The next edition of Labelexpo Europe, which will take place from September 11th to 14th in Brussels, has mainly focused on sustainability and how to help converters and brand owners who are facing increasing legislative pressure to demonstrate the sustainability of the label industry.
Label substrates are evolving rapidly to meet the growing number of legislative and branding mandates for the circular economy of materials. This means diverting packaging from landfill to the clean recovery and separation of materials, which then become raw material for new labels and packaging products.
This has led to the increasing incorporation of post-consumer recycled (PCR) material into new label front papers, films and non-stick supports. PCR cannot simply be process scrap, but must be from packaging discarded by consumers, collected, sorted and reprocessed.
The move towards the incorporation of PCR is combined with ongoing research on thinner materials that retain their original performance characteristics. In addition to the savings on raw materials, there are also reductions in transportation costs and fewer roll changes are required at the press for the same roll size.
Suppliers are also turning to more sustainable biomass sources to make papers and films, and these products may also contain PCR. Labels are also helping in the recovery and circular reuse of plastic and glass packaging. The adhesives that are removed from PET packaging in a recycling system mean that there is no contamination of PET flakes from PP labels – both material streams can be separated and recovered.
At the same time, refillable/reusable containers also require permanent labels that will remain with the container throughout its life cycle. The function of these labels is to identify the container, the material from which it is made and how many times it has passed through the recharge/reuse circuit. With the Holy Grail project, we are also seeing labels that allow materials to be identified and separated at sorting stations using custom machine-readable codes.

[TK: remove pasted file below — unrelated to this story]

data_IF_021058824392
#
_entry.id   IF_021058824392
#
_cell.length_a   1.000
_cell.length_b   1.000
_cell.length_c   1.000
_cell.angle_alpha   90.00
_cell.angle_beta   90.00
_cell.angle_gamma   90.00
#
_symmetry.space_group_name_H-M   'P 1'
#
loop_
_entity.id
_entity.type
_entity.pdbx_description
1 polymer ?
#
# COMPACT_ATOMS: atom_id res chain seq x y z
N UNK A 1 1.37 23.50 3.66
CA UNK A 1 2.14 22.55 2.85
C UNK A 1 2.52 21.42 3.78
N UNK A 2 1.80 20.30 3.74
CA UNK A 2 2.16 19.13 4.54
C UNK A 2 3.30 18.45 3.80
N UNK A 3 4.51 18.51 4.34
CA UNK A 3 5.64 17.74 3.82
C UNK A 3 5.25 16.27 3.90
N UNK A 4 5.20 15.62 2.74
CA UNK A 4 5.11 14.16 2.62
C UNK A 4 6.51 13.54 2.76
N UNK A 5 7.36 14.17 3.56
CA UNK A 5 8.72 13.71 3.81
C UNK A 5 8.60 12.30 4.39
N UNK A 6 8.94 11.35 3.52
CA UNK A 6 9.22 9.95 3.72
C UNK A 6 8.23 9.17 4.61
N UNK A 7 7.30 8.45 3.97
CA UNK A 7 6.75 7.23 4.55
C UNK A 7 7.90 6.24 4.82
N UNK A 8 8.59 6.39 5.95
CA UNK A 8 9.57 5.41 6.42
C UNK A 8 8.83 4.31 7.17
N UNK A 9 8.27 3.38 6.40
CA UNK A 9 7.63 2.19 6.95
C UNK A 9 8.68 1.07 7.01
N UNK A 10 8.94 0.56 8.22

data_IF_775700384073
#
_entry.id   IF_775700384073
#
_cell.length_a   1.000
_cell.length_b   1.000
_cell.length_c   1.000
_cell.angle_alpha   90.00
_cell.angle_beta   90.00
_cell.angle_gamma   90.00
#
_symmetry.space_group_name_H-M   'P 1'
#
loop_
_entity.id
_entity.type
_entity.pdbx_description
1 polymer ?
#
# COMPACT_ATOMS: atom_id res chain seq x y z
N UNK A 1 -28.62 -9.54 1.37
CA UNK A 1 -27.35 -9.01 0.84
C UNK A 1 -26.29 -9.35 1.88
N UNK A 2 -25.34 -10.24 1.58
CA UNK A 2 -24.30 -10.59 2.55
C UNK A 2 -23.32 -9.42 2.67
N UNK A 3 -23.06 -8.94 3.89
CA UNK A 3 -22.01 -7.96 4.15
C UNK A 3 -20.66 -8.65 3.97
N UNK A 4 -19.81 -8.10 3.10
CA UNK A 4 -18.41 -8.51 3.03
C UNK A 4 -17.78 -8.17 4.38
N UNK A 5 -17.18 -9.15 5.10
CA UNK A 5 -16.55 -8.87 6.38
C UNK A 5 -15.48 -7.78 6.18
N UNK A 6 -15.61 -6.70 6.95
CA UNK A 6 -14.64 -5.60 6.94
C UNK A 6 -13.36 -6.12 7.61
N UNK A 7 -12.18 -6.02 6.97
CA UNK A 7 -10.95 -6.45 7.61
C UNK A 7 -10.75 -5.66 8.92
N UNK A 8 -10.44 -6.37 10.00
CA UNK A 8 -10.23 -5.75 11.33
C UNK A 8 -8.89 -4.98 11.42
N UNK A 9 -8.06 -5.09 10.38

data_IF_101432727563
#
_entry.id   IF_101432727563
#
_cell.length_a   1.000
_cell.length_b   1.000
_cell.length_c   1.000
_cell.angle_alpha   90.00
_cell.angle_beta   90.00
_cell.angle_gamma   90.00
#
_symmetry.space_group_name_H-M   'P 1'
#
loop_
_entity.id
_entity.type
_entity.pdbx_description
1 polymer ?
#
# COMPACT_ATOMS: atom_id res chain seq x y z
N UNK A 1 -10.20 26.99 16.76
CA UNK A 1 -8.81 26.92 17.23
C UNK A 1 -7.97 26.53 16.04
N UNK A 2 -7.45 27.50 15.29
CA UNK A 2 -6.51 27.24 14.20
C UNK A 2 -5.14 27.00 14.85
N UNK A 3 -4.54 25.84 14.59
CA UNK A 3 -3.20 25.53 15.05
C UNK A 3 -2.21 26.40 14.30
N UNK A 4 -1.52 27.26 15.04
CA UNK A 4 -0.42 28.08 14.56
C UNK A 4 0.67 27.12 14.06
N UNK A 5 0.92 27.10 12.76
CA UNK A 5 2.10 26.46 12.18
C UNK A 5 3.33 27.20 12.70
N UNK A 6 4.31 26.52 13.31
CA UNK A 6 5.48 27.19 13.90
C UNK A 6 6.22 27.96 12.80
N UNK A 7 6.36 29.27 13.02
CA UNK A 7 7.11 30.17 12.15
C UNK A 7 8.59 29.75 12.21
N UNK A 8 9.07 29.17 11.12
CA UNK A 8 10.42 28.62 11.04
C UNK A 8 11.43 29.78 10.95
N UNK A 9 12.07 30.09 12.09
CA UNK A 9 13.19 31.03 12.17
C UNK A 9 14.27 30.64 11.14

Another key point of interest is the resurgence of interest in unsupported labels. Linerless is a well-established technology in the industrial and logistics label sectors, but it has yet to have an impact on the primary label market (prime), and this is where a growing research and development effort is focused.
Although we have focused a lot on initiatives in the self-adhesive sector, there are also interesting initiatives to make shrink sleeve labels more sustainable. The key problem so far has been the inability to cleanly separate the material from the PET packaging and the PET shrink sleeves, which means that the inks contaminate the PET recycling stream. A new generation of ‘floating’ sleeve materials with different molecular weights have been developed to help solve this problem.
Sustainability now encompasses not only materials, but every part of the label conversion process, from reducing set-up waste to more energy-efficient curing systems, to handling self-adhesive production waste.
And there is a lot of interest to see at Labelexpo Europe 2023 from this sphere of production more amplia.Es that’s why Labelexpo Europe 2023 has organized a sustainability Master class on Wednesday, September 13th. Registration is still open online www.labelexpo-europe.com